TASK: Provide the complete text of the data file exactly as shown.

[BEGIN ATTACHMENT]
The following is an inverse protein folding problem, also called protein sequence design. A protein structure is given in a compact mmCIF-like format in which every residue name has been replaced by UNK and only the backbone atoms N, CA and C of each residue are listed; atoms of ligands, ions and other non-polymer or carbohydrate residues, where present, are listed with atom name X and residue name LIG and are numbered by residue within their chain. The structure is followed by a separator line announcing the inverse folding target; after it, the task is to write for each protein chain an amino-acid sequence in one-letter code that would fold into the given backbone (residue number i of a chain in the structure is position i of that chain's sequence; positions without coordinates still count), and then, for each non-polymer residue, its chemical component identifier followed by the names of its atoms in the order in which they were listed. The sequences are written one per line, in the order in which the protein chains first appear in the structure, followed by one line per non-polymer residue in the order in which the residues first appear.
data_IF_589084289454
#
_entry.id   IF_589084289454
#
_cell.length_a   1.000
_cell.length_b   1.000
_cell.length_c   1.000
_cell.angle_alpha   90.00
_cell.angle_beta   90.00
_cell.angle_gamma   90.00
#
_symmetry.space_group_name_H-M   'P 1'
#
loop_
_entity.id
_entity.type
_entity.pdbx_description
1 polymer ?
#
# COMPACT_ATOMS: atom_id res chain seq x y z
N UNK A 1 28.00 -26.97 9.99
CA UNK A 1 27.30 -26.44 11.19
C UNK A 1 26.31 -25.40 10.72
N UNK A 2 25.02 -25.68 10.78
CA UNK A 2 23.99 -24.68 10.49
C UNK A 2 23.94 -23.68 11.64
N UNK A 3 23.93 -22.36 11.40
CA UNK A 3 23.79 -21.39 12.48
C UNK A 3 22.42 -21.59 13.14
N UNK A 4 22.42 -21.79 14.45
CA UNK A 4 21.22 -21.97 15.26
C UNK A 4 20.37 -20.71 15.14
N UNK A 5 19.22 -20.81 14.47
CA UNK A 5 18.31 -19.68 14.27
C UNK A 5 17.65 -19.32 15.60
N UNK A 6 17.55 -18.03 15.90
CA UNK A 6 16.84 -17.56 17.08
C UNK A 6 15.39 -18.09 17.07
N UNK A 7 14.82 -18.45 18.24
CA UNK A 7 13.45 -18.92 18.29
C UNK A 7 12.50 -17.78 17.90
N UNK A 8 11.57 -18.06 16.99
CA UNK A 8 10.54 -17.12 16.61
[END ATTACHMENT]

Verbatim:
The following is an inverse protein folding problem, also called protein sequence design. A protein structure is given in a compact mmCIF-like format in which every residue name has been replaced by UNK and only the backbone atoms N, CA and C of each residue are listed; atoms of ligands, ions and other non-polymer or carbohydrate residues, where present, are listed with atom name X and residue name LIG and are numbered by residue within their chain. The structure is followed by a separator line announcing the inverse folding target; after it, the task is to write for each protein chain an amino-acid sequence in one-letter code that would fold into the given backbone (residue number i of a chain in the structure is position i of that chain's sequence; positions without coordinates still count), and then, for each non-polymer residue, its chemical component identifier followed by the names of its atoms in the order in which they were listed. The sequences are written one per line, in the order in which the protein chains first appear in the structure, followed by one line per non-polymer residue in the order in which the residues first appear.
data_IF_589084289454
#
_entry.id   IF_589084289454
#
_cell.length_a   1.000
_cell.length_b   1.000
_cell.length_c   1.000
_cell.angle_alpha   90.00
_cell.angle_beta   90.00
_cell.angle_gamma   90.00
#
_symmetry.space_group_name_H-M   'P 1'
#
loop_
_entity.id
_entity.type
_entity.pdbx_description
1 polymer ?
#
# COMPACT_ATOMS: atom_id res chain seq x y z
N UNK A 1 28.00 -26.97 9.99
CA UNK A 1 27.30 -26.44 11.19
C UNK A 1 26.31 -25.40 10.72
N UNK A 2 25.02 -25.68 10.78
CA UNK A 2 23.99 -24.68 10.49
C UNK A 2 23.94 -23.68 11.64
N UNK A 3 23.93 -22.36 11.40
CA UNK A 3 23.79 -21.39 12.48
C UNK A 3 22.42 -21.59 13.14
N UNK A 4 22.42 -21.79 14.45
CA UNK A 4 21.22 -21.97 15.26
C UNK A 4 20.37 -20.71 15.14
N UNK A 5 19.22 -20.81 14.47
CA UNK A 5 18.31 -19.68 14.27
C UNK A 5 17.65 -19.32 15.60
N UNK A 6 17.55 -18.03 15.90
CA UNK A 6 16.84 -17.56 17.08
C UNK A 6 15.39 -18.09 17.07
N UNK A 7 14.82 -18.45 18.24
CA UNK A 7 13.45 -18.92 18.29
C UNK A 7 12.50 -17.78 17.90
N UNK A 8 11.57 -18.06 16.99
CA UNK A 8 10.54 -17.12 16.61